Some people see things that others cannot. Tales of Mystery and Imagination. “The oldest and strongest emotion of mankind is fear, and the oldest and strongest kind of fear is fear of the unknown” (H.P. Lovecraft).

Dennis Etchison: It Only Comes Out at Night

Dennis Etchison



If you leave L.A. by way of San Bernardino, headed for Route 66 and points east, you must cross the Mojave Desert.
Even after Needles and the border, however, there is no relief; the dry air only thins further as the long, relentless climb continues in earnest. Flagstaff is still almost two hundred miles, and Winslow, Gallup and Albuquerque are too many hours away to think of making without food, rest and, mercifully, sleep.
It is like this: the car runs hot, hotter than it ever has before, the plies of the tires expand and contract until the sidewalls begin to shimmy slightly as they spin on over the miserable Arizona roads, giving up a faint odor like burning hair from between the treads, as the windshield colors over with essence of honeybee, wasp, dragonfly, mayfly, June bug, ladybug and the like, and the radiator, clotted with the bodies of countless kamikaze insects, hisses like a moribund lizard in the sun...
All of which means, of course, that if you are traveling that way between May and September, you move by night.
Only by night.
For there are, after all, dawn check-in motels, Do Not Disturb signs for bungalow doorknobs; there are diners for mid-afternoon breakfasts, coffee by the carton; there are 24-hour filling stations bright as dreams—Whiting Brothers, Conoco, Terrible Herbst—their flags as unfamiliar as their names, with ice machines, soda machines, candy machines; and there are the sudden, unexpected Rest Areas, just off the highway, with brick bathrooms and showers and electrical outlets, constructed especially for those who are weary, out of money, behind schedule...

So McClay had had to learn, the hard way.
He slid his hands to the bottom of the steering wheel and peered ahead into the darkness, trying to relax. But the wheel stuck to his fingers like warm candy. Off somewhere to his left, the horizon flickered with pearly luminescence, then faded again to black. This time he did not bother to look. Sometimes, though, he wondered just how far away the lightning was striking; not once during the night had the sound of its thunder reached him here in the car.



In the back seat, his wife moaned.
The trip out had turned all but unbearable for her. Four days it had taken, instead of the expected two-and-a-half; he made a great effort not to think of it, but the memory hung over the car like a thunderhead.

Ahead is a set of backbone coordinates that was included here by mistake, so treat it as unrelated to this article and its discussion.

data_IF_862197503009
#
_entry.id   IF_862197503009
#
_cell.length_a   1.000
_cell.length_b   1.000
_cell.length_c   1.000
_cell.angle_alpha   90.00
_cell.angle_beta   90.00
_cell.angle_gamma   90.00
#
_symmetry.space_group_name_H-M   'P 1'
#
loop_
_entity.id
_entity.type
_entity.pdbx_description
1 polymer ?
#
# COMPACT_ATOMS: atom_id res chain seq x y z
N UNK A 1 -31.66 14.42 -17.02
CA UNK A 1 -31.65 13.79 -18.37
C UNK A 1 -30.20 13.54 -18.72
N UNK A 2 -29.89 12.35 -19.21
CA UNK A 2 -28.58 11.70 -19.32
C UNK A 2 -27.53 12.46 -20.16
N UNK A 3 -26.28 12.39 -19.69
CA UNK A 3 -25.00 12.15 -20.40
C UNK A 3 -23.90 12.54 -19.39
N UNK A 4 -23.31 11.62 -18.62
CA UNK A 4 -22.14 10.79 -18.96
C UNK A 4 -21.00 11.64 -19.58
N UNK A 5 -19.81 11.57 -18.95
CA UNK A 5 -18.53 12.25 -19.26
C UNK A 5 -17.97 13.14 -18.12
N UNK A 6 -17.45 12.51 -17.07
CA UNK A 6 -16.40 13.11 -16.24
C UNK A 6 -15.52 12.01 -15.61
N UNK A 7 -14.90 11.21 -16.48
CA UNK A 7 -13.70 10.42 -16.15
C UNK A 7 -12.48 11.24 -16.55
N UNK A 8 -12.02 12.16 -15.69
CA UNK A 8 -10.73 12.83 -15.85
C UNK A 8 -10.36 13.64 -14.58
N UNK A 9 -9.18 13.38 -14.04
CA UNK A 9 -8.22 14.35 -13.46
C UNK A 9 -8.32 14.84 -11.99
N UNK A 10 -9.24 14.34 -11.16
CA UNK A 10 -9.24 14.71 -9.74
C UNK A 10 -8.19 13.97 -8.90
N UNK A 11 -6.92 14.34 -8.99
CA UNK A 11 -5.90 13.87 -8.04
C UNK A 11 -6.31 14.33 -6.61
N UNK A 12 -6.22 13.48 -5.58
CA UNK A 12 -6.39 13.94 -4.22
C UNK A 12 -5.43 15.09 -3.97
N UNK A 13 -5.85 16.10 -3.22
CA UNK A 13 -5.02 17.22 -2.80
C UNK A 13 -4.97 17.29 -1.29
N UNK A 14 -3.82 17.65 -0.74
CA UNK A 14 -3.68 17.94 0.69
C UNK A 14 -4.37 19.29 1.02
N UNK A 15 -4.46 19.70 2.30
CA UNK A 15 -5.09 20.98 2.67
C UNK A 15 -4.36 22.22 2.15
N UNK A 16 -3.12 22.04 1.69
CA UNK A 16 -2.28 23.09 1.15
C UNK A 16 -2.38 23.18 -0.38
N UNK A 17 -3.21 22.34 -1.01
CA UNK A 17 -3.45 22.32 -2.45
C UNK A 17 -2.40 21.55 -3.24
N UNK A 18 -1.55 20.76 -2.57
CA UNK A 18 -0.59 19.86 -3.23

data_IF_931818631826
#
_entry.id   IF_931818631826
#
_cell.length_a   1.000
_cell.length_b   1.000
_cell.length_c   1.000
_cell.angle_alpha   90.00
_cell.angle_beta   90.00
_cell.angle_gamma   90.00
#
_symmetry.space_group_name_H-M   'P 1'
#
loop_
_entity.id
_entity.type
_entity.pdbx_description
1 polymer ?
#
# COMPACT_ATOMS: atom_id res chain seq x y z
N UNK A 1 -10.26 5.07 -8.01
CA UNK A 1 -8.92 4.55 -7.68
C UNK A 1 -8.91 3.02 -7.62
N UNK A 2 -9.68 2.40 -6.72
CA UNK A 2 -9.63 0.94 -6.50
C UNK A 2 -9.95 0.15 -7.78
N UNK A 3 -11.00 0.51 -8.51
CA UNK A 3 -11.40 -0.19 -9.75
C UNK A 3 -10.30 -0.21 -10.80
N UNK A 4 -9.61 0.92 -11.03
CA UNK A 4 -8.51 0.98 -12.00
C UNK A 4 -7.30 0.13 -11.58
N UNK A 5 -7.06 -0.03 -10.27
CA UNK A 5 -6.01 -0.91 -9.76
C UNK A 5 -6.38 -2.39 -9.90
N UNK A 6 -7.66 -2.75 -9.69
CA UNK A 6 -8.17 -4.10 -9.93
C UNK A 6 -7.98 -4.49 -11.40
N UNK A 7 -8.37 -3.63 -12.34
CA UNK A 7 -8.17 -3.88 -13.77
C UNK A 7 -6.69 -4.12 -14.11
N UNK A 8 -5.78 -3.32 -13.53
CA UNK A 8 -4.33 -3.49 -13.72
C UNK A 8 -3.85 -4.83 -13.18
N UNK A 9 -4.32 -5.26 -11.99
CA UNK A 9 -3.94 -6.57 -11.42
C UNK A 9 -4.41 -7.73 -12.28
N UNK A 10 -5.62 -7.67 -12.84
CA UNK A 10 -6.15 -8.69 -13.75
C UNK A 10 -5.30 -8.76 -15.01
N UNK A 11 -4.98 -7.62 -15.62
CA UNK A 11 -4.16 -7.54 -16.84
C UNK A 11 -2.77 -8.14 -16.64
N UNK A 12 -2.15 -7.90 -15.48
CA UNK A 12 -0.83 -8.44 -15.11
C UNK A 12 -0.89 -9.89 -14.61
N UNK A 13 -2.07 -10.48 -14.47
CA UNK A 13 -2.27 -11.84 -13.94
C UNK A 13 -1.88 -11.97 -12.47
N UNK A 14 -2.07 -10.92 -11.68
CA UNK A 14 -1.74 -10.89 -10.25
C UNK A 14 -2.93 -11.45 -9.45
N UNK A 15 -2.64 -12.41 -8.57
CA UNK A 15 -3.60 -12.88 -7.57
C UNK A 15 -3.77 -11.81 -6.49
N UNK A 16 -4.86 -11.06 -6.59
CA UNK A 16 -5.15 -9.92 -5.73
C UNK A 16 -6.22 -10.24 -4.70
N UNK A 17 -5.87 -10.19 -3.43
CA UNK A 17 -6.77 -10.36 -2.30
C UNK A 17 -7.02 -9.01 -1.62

It had been a blur, a fever dream. Once, on the second day, he had been passed by a churning bus, its silver sides blinding him until he noticed a Mexican woman in one of the window seats. She was not looking at him. She was holding a swooning infant to the glass, squeezing water onto its head from a plastic baby bottle to keep it from passing out.
McClay sighed and fingered the buttons on the car radio.
He knew he would get nothing from the AM or FM bands, not out here, but he clicked it on anyway. He left the volume and tone controls down, so as not to wake Evvie. Then he punched the seldom-used middle button, the shortwave band, and raised the gain carefully until he could barely hear the radio over the hum of the tires.
Static.
Slowly he swept the tuner across the bandwidth, but there was only white noise. It reminded him a little of the summer rain yesterday, starting back, the way it had sounded bouncing off the windows.
He was about to give up when he caught a voice, crackling, drifting in and out. He worked the knob like a safecracker, zeroing in on the signal.
A few bars of music. A tone, then the voice again. ". . . Greenwich Mean Time." Then the station ID.
It was the Voice of America Overseas Broadcast.
He grunted disconsolately and killed it.
His wife stirred.
"Why'd you turn it off?" she murmured. "I was listening to that. Good. Program."
"Take it easy," he said, "easy, you're still asleep. We'll be stopping soon."
"...Only comes out at night," he heard her say, and then she was lost again in the blankets.

He pressed the glove compartment, took out one of the Automobile Club guides. It was already clipped open. McClay flipped on the overhead light and drove with one hand, reading over—for the hundredth time?—the list of motels that lay ahead. He knew the list by heart, but seeing the names again reassured him somehow. Besides, it helped to break the monotony.